(2) Where a debt which has been proved in insolvency includes interest or any pecuniary consideration in lieu of interest the interest or consideration shall, for the purposes of dividend, be calculated at a rate not exceeding six per centum, per annum without prejudice to the right of a creditor to receive out of the debtor's estate any higher rate of interest to which he may be entitled after all the debts proved have been paid in full.

This rule does not appear to their Lordships to apply to this case in which the date of adjudication is antecedent to the judgment-debt, and in which by the decree express provision is made for the debt to carry interest. Moreover, the compromise authorises a proof by the appellant for "any balance that may be due to him in action No. 18800," words which would appear to include the interest given by the judgment. On other grounds however there is a difficulty in the way of the appellant. His counsel in the High Court at Madras on the hearing of the appeal conceded that if the provisions of the Insolvency Act were to be applied his client would not be entitled to this interest; but he argued that under the compromise his client was entitled to 'get' the balance of the amount due under the decree of the Colombo Court, and that the Official Assignee had therefore agreed that he should get interest on the decreed amount. This contention their Lordships have already said to be unfounded. The compromise gives the appellant no right to "get" or recover any sum. It only ensures to him the right to take proceedings against assets outside Ceylon. In the result, the High Court, after rejecting the suggested construction of the compromise, relied upon the concession by counsel and rejected the claim to prove for interest on the sum of Rs.1,13,554. Their Lordships think that in view of these facts the disallowance of this interest must stand.

One further point remains for consideration. Counsel for Official Assignee claimed that the Official Assignee was entitled to dissect the claim for Rs.1,13,554 by ascertaining how much of the original judgment debt of Rs.1,61,127 represented interest on the father's debt and that the proof could only be admitted subject to the provisions of R. 23, with the result that the proof could be rejected to the extent to which it was composed of interest subsequent to the date of the adjudication. With this contention their Lordships do not agree. One thing which they think the compromise clearly does is to prevent any one bound by the compromise from going behind, or in any way disputing, the judgment-debt. Another is that it fixes the amount, which the appellant is to be entitled " to proceed to recover," as the balance due under the judgment, viz. (in the events which have happened), Rs.1,13,554. It would not be right if in the face of that agreement the proof was only admitted for the smaller sum. A further answer to this contention lies in the fact that the order of the High Court on appeal fixes the proof at Rs.1,13,554, and, against that order there has been no appeal by the Official Assignee. Moreover, while no doubt the provisions of R.23 (2) are applicable to the case where a creditor proves for a debt and in addition for interest added thereto as provided by R. 23 (1), their Lordships are of opinion that they do not apply to the present case of a judgment debt obtained against the representative of the father, which by a special agreement of compromise by which the Official Assignee is bound, the parties are precluded from going behind or disputing in any way. The ultimate result of this appeal may now be stated as follows. There being no question but that the father's separate property must be administered in such a way that all the father's creditors are paid thereout before any interest of the insolvents therein can be made available in the insolvency proceedings for the benefit of the creditors of the insolvents, the question of the priority in respect of the father's separate property does not arise in the insolvency proceedings at all. The order of 23rd August 1937, as varied by the order of 16th October 1937, requires to be recast and should run as follows:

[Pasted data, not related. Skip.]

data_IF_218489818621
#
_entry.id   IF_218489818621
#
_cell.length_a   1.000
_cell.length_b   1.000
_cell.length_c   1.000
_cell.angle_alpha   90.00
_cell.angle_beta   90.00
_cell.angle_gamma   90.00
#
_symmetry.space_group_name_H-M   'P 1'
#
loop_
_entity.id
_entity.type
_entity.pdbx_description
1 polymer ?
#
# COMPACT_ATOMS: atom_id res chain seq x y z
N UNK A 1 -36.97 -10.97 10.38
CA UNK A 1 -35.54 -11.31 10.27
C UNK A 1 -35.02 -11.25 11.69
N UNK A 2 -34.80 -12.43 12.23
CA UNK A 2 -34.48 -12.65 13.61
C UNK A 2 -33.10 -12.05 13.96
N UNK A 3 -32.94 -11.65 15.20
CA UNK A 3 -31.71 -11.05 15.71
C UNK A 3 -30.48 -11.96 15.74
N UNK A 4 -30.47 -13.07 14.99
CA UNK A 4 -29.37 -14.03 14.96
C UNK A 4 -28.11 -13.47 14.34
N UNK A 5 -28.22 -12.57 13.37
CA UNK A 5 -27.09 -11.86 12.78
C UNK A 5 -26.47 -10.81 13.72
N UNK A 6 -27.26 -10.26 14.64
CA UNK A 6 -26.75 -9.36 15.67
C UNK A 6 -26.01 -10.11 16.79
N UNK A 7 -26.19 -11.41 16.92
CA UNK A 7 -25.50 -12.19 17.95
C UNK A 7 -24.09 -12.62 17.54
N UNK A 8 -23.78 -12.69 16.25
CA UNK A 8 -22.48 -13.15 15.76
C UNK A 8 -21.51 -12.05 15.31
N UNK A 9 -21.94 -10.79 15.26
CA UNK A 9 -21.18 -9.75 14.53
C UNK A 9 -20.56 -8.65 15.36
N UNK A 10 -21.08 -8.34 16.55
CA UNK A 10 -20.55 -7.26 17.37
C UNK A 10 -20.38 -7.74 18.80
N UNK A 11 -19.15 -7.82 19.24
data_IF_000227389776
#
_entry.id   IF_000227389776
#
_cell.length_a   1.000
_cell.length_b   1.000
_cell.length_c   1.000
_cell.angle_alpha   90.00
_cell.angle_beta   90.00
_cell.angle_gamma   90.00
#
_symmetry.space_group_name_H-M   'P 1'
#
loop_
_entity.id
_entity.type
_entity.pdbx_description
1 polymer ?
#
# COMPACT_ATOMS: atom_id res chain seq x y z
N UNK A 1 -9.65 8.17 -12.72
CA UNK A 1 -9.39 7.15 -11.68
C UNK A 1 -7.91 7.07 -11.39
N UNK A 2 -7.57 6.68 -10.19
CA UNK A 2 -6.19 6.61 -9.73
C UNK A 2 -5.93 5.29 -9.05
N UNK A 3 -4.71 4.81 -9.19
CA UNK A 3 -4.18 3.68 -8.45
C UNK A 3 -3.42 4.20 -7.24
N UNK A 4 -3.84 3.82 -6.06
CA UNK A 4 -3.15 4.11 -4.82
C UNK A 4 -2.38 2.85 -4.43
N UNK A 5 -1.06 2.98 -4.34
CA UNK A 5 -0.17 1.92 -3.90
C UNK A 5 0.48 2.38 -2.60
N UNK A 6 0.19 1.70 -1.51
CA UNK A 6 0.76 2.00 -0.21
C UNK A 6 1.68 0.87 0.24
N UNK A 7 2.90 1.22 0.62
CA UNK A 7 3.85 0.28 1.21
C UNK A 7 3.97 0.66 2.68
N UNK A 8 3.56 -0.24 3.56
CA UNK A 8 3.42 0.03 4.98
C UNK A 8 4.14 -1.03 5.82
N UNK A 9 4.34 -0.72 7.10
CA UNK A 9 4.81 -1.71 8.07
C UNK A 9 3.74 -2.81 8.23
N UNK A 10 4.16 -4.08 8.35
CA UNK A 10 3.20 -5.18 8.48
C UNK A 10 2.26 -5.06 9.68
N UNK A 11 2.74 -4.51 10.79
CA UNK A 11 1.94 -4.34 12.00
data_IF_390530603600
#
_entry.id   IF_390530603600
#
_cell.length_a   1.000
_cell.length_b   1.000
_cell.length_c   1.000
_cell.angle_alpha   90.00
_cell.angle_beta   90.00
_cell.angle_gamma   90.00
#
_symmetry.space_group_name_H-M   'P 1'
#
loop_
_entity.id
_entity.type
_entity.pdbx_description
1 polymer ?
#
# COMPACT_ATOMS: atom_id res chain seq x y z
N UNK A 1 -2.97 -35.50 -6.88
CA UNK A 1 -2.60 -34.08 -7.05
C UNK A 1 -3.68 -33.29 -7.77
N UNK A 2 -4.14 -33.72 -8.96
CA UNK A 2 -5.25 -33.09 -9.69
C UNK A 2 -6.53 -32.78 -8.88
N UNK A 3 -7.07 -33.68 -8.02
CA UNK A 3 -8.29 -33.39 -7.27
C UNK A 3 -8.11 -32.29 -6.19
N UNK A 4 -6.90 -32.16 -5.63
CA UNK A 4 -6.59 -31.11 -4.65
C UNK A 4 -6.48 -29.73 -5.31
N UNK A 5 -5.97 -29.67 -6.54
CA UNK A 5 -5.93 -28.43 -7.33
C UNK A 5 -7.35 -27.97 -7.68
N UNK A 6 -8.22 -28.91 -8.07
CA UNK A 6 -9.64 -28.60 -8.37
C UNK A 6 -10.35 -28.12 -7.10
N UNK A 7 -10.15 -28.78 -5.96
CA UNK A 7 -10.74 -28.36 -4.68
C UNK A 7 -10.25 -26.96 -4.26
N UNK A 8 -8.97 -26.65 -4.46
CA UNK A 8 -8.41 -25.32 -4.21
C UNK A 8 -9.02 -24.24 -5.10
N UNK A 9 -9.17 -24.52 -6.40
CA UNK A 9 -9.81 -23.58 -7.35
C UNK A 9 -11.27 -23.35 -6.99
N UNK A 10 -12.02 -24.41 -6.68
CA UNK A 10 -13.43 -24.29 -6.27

"1. That the claim of the applicant herein for the sum of rupees one lakh sixty-one thousand one hundred and twenty-seven (Rs.1,61,127) excluding the sum of rupees forty-seven thousand five hundred and seventy-three (Rs. 47,573) received under the compromise dated 21st October 1933, due under the decree in Suit No. 18800 of 1926 on the file of the District Court, Colombo, be and is hereby allowed.

2. That the applicant shall be at liberty to prove the said balance of his debt due

under the said decree before the said Official Assignee subject to the limit that it shall not exceed the assets of the joint family.

3. That the applicant shall not be entitled to any priority over the said assets of the joint family."

The provisions of para 4 of the said order will remain unaltered. The appellant, although their Lordships have indicated the manner in which he may (if so advised) proceed in order to obtain payment (together with other creditors of the father) out of the father's separate property, if it be of any value, has nevertheless failed in establishing the main part of his claim, viz., for priority in payment out of the joint family estate. He has, however, established that the debts of the father should be paid before the separate estate of the father is applied to any extent in paying creditors of the insolvents, and that his proof in the insolvency should stand at Rs.1,13,554. For the reasons herein appearing, their Lordships are of opinion that the order appealed from should be varied as indicated, and they will humbly advise His Majesty accordingly. There will be no order as to the costs of this appeal; but the costs of the Official Assignee will form part of his expenses of administering the estates of the insolvents.

Order varied.